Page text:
Bartholin's Gland Cyst
A Bartholin's gland cyst is a swollen fluid-filled lump that develops from a blockage of one of the Bartholin's glands, which are small glands located on each side of the opening to the vagina. Bartholin's gland cysts and abscesses are commonly found in women of reproductive age, developing in approximately 2% of all women.
The Bartholin's glands are located in the lips of the labia that cover the vaginal opening. The glands (normally the size of a pea) provide moisture for the vulva area. A Bartholin's gland cyst may form in the gland itself or in the duct draining the gland. A cyst normally does not cause pain, grows slowly, and may go away without treatment. It usually ranges in size from 0.4-1.2 in (1–3 cm), although some may grow much larger.
If infected, a Bartholin's gland cyst can form an abscess that will increase in size over several days and is very painful. In order to heal, a Bartholin's gland cyst usually must be drained.
Causes and symptoms
A Bartholin's gland cyst occurs if the duct becomes blocked for any reason, such as infection, injury, or chronic inflammation. Very rarely a cyst is caused by cancer, which usually occurs only in women over the age of 40. In many cases, the cause of a Bartholin's gland cyst is unknown.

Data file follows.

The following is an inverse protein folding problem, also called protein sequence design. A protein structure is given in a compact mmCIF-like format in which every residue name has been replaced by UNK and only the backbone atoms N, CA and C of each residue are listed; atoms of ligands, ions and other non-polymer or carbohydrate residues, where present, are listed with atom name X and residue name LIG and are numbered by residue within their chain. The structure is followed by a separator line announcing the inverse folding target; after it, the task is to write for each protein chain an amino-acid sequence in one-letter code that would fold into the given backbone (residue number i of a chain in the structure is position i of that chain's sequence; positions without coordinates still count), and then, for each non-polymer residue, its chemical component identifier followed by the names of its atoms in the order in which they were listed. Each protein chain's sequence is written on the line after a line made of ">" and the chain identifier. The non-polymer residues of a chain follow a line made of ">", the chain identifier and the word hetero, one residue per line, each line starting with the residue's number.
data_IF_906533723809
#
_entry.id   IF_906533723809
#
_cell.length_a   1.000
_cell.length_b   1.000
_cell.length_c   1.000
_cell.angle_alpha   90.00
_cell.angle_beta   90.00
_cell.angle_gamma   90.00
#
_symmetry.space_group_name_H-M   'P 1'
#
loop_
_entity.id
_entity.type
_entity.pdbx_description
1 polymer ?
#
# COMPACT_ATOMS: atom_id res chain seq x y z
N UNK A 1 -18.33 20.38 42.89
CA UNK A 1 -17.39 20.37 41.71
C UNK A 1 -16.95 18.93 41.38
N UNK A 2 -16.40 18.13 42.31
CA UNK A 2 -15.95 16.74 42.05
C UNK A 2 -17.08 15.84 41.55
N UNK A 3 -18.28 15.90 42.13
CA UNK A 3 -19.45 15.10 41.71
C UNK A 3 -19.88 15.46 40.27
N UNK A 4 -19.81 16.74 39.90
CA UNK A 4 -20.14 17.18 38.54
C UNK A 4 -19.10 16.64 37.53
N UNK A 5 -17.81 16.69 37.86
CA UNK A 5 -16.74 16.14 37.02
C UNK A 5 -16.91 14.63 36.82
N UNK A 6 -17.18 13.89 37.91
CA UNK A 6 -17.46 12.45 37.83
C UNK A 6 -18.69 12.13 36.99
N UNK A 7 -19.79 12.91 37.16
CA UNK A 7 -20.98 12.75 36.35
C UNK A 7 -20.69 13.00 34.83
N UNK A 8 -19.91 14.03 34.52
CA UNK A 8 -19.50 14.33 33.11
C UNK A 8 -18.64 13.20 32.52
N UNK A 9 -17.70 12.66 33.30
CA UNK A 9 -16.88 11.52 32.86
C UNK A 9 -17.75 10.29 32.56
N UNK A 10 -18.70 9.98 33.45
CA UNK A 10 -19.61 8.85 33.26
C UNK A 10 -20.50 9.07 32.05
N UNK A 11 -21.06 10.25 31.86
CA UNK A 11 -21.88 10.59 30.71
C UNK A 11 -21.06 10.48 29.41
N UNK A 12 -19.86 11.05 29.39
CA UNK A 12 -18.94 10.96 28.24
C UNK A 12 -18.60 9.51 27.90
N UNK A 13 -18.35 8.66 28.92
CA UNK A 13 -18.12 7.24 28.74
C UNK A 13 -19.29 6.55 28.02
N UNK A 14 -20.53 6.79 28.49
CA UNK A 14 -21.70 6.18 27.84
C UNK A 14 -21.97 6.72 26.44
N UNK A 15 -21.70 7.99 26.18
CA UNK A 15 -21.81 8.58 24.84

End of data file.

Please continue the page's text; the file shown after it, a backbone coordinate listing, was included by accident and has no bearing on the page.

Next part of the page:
Symptoms of an uninfected Bartholin's gland cyst include a painless lump on one side of the vulva area (most common symptom) and redness or swelling in the vulva area.
Symptoms of an abscessed Bartholin's gland include:
- pain that occurs with walking, sitting, physical activity, or sexual intercourse
- fever and chills
- increased swelling in the vulva area over a two- to four-day period
- drainage from the cyst, normally occurring four to five days after the swelling starts
Abscesses may be caused by sexually transmitted bacteria, such as those causing chlamydial or gonococcal infections, while others are caused by bacteria normally occurring in the vagina. Over 60 types of bacteria have been found in Bartholin's gland abscesses.
A Bartholin's gland cyst or abscess is diagnosed by a gynecological pelvic exam. If the cyst appears to be infected, a culture is often performed to identify the type of bacteria causing the abscess.
Treatment for this condition depends on the size of the cyst, whether it is painful, and whether the cyst is infected.
If the cyst is not infected, treatment options include:
- watchful waiting by the woman and her health care professional
- soaking of the genital area with warm towel compresses
- soaking of the genital area in a sitz bath
- use of non-prescription pain medication to relieve mild discomfort
If the Bartholin's gland is infected, there are several treatments available to treat the abscess, including:
- soaking of the genital area in a sitz bath
- treatment with antibiotics
- use of prescription or non-prescription pain medication
- incision and drainage, i.e., cutting into the cyst and draining the fluid (not usually successful, as the cyst often reoccurs)